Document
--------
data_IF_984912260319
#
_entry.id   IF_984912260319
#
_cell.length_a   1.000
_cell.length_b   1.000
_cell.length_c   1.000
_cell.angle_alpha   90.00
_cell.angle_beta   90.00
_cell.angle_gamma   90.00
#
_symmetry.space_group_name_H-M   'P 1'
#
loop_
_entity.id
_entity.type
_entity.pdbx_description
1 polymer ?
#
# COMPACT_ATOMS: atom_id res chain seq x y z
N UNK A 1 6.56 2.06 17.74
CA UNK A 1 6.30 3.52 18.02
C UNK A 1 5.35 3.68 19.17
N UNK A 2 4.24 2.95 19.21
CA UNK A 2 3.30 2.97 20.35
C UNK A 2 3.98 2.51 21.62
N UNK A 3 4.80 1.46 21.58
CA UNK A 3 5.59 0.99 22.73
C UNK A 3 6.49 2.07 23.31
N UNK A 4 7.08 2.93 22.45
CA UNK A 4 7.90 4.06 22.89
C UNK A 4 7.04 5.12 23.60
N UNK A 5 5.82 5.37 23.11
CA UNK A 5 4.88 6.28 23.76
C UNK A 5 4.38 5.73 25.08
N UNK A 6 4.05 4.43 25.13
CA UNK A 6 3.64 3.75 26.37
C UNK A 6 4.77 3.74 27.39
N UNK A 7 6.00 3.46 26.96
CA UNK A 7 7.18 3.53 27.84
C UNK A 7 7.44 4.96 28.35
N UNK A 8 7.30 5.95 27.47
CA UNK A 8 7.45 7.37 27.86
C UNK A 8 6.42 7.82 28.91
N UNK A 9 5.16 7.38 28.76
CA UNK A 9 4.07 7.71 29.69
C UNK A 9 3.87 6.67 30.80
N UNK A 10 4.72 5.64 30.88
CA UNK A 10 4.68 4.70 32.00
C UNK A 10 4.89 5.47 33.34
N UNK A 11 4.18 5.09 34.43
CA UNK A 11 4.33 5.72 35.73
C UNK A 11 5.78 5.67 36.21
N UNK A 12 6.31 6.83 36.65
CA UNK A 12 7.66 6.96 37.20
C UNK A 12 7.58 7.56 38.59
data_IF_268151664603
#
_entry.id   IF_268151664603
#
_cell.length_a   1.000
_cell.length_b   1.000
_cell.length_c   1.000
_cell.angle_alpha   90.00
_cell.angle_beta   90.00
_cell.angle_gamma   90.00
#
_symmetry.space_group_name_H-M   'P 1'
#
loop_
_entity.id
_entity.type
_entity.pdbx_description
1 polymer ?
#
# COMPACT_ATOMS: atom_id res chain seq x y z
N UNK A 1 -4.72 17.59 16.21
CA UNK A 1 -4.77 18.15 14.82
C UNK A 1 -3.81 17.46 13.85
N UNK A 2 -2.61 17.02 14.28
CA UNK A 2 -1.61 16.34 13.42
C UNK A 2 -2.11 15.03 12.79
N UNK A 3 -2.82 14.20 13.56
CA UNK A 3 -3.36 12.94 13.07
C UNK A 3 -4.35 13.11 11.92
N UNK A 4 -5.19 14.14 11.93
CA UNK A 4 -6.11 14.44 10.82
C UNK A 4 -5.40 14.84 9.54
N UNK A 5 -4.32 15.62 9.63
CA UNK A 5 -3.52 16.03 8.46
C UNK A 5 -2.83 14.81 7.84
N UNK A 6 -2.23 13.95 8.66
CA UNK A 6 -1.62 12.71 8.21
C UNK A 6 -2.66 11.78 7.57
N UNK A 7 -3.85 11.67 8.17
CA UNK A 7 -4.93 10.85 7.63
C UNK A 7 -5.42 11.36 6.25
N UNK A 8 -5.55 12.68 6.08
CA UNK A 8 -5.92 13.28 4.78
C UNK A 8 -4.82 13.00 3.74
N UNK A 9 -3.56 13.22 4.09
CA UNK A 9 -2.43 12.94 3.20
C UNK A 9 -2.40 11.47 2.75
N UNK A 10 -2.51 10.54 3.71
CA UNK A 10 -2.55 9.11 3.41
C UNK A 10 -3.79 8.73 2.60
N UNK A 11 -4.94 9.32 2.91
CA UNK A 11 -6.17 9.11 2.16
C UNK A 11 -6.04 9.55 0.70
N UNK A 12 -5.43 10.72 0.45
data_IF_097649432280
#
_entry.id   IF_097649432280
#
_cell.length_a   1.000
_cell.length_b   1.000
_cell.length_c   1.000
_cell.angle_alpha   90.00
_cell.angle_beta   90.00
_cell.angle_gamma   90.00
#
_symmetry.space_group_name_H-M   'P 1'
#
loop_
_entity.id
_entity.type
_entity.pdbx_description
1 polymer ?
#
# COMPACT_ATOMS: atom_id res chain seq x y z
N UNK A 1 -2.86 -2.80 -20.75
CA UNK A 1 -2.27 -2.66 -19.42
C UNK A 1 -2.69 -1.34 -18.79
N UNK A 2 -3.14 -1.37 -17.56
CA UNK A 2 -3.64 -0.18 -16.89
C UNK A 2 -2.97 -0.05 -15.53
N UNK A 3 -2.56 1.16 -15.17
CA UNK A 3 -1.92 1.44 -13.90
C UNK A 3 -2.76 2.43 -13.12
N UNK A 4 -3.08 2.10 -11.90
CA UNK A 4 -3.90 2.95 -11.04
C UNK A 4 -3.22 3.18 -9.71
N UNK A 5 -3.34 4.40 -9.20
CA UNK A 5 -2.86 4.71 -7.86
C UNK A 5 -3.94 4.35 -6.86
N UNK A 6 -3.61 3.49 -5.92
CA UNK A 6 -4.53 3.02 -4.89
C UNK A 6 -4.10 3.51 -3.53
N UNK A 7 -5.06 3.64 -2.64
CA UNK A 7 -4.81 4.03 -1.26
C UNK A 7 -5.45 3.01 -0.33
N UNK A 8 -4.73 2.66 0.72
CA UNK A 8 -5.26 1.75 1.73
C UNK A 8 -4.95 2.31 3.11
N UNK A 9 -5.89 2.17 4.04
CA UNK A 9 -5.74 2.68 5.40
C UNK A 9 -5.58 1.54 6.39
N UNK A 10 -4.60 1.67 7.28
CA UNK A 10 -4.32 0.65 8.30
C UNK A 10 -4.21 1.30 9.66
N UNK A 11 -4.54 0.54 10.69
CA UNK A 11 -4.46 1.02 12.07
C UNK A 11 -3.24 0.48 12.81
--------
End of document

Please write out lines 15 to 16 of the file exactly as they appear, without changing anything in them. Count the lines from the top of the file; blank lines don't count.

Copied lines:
_entity.id
_entity.type